The Commissioner filed at the opening of the trial an amendment to his answer by which he added an allegation ‘That the amount of $11,704.01 received by the petitioners in 1958 from Harry C. Miller is taxable at ordinary income tax rates under the provisions of section 702, 736 and 1222 of the Internal Revenue Code of 1954.’ He did not plead any facts in his answer to support or explain that allegation. The Court tried unsuccessfully to learn what was meant by the amendment. The petitioners denied the allegation in a reply. The Commissioner argues in his brief that there was no sale to support a long-term capital gain and ‘The payments received by petitioner were made in liquidation of his interest in the Harry C. Miller Co. partnership and are taxable as ordinary income under the provisions of section 736(a)(1) of the Internal Revenue Code of 1954.’

This amendment and the argument made thereunder are contrary, in one respect at least, to the determination made in the notice of deficiency which is presumed to be correct. That determination was that only ‘$10,954.01 ($11,704.01 principal less expenses of $750.00)‘ was includable in gross income and the Commissioner, to reverse himself as to the $750, would have to allege and prove facts to show that the $750 should now be disallowed as expenses and taxed as income. He has done neither and his original treatment of the $750 may not be changed.

The argument made on the point raised in the amendment to the answer is quite different from the reasons expressly set out in the deficiency notice and the petitioners argue strenuously that the Commissioner must assume the burden of proof on this point. If he has that burden then his pleadings are inadequate since he alleges no facts. He definitely has the burden of proving any facts not properly a part of the petitioners' burden before the amendment.

The Commissioner argues that no sale took place and his determination was based upon the absence of a sale and so is his new contention. His amendment is based upon sections 702, 736, and 1222. Section 702 provides how income of a partnership is to be reported by a partner but the money here in question was never income of the partnership and there is no allegation in the pleadings that it was income of the partnership. Section 1222 defines long-term capital gain as the gain from the sale or exchange of a capital asset held for more than 6 months. Charles' interest in the partnership was a valuable capital asset which he had held for more than 6 months. It was not a partnership asset.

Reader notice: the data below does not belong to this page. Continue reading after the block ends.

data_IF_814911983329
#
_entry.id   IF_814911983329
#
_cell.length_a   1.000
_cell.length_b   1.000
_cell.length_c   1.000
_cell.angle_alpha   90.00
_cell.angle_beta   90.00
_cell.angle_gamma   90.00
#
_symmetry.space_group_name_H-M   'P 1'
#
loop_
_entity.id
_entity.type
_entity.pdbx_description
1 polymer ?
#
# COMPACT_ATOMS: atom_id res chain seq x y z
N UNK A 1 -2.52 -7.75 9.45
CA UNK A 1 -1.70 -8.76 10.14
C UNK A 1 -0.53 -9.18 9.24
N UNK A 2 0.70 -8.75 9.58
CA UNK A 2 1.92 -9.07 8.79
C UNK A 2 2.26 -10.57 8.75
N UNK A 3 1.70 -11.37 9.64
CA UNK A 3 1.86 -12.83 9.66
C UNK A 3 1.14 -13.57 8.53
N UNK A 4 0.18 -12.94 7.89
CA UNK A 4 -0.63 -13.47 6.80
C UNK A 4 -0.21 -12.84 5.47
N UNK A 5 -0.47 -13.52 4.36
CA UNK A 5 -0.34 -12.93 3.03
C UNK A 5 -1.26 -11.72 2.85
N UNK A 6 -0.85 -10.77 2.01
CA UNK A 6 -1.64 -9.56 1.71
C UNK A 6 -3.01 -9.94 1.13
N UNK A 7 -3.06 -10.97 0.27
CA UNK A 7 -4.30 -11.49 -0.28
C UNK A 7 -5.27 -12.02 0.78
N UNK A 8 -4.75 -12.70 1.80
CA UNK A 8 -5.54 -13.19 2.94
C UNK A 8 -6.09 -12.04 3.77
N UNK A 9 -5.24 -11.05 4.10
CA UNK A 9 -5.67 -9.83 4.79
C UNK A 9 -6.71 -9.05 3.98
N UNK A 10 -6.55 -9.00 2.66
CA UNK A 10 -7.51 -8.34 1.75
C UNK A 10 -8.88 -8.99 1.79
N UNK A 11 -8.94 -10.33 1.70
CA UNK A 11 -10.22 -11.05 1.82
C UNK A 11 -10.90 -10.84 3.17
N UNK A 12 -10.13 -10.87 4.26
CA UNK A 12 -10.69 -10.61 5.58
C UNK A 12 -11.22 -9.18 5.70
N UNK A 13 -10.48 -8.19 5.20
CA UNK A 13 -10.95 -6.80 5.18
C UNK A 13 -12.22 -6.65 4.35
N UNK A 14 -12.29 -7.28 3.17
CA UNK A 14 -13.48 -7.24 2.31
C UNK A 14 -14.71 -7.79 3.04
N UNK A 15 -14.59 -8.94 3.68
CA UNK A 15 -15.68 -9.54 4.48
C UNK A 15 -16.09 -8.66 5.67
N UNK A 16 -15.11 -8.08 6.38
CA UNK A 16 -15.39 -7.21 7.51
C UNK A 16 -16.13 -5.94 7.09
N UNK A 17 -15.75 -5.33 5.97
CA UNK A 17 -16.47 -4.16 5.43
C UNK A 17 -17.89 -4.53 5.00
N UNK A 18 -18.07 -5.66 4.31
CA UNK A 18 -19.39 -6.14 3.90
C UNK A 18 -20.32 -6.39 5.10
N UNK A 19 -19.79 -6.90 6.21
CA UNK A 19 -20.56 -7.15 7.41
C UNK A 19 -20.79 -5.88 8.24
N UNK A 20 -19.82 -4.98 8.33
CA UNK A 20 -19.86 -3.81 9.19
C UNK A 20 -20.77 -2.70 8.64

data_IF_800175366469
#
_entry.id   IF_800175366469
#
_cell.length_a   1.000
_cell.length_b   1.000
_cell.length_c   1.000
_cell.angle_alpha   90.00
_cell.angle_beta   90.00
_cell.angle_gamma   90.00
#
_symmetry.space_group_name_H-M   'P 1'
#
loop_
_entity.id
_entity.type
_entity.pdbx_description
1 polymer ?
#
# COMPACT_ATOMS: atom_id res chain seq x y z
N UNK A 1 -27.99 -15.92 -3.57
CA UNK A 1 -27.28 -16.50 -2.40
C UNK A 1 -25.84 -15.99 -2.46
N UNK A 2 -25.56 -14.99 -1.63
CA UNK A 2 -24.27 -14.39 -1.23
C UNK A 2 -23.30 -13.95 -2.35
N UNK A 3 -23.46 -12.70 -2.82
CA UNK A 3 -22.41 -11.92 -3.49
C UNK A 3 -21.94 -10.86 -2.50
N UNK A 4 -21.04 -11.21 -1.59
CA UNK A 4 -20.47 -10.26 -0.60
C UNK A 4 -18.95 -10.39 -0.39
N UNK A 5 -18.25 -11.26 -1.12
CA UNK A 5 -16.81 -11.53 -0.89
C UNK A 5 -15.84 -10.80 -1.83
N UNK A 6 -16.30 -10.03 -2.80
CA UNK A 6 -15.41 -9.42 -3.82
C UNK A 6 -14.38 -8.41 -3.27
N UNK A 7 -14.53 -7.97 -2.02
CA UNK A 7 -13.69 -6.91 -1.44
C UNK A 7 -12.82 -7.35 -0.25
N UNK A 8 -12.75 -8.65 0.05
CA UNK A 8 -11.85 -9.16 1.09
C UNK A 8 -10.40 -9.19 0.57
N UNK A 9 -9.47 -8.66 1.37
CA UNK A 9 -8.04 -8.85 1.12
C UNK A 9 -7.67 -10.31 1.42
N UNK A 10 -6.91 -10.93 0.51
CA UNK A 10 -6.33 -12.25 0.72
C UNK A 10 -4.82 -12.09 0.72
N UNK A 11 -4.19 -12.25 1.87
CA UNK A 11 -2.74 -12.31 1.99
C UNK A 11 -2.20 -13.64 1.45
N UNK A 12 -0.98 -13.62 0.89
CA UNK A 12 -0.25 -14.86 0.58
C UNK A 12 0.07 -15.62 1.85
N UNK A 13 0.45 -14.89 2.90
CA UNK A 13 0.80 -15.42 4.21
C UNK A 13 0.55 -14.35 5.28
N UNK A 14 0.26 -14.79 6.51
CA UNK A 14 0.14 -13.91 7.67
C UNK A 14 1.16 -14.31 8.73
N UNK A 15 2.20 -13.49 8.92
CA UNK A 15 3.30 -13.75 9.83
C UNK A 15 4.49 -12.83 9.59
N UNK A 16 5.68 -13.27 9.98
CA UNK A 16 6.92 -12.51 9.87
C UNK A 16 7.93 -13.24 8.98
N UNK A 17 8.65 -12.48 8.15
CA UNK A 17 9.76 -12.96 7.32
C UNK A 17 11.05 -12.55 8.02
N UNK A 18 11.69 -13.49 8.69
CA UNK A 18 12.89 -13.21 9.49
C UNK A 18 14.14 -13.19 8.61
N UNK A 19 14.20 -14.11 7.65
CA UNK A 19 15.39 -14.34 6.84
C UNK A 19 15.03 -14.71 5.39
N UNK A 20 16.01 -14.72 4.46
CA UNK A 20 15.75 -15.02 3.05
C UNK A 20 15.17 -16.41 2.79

Section 736(a)(1), upon which the Commissioner relies in his brief, provides that ‘Payments made in liquidation of the interest of a retiring partner * * * shall, except as provided in subsection (b), be considered— (1) as a distributive share to the recipient of partnership income if the amount thereof is determined with regard to the income of the partnership* * * .’ The Commissioner concedes on page 22 of his brief that this section applies only ‘to payments made by the partnership and not to transactions between the partners. That would seem to end the matter since here the agreement was between the partners, the amounts to be paid Charles were not to be paid by the partnership but were to come only from future earnings of Miller, and were to be paid by him. The partnership earned nothing after March 31, 1958, and ceased to exist.

Furthermore, the amounts to be paid Charles by Miller pursuant to their agreement of March 25, 1958, were not determined by them with regard to the income of the partnership. Charles talked with Lenk about those amounts but Lenk was not a contracting party and had no authority to represent either contracting party. Charles never negotiated with Miller with respect to these payments. Miller, on the witness stand, was asked, ‘did you have any connection at all with the negotiations leading up to this provision?’ and he answered, ‘No, none whatever.’ He wanted to rid himself of an undesirable partner; he did not want the customers of the business to know of the change; Lenk urged him to agree to make the payments; he wanted the Garcia business all for himself; and to accomplish the desired result he bought out Charles' interest in the partnership business. Section 741 applies rather than section 736(a)(1) since it is reasonable to conclude from a fair preponderance of the evidence that the transaction was a sale resulting in a long-term capital gain as reported by Charles.

Decision will be entered under Rule 50.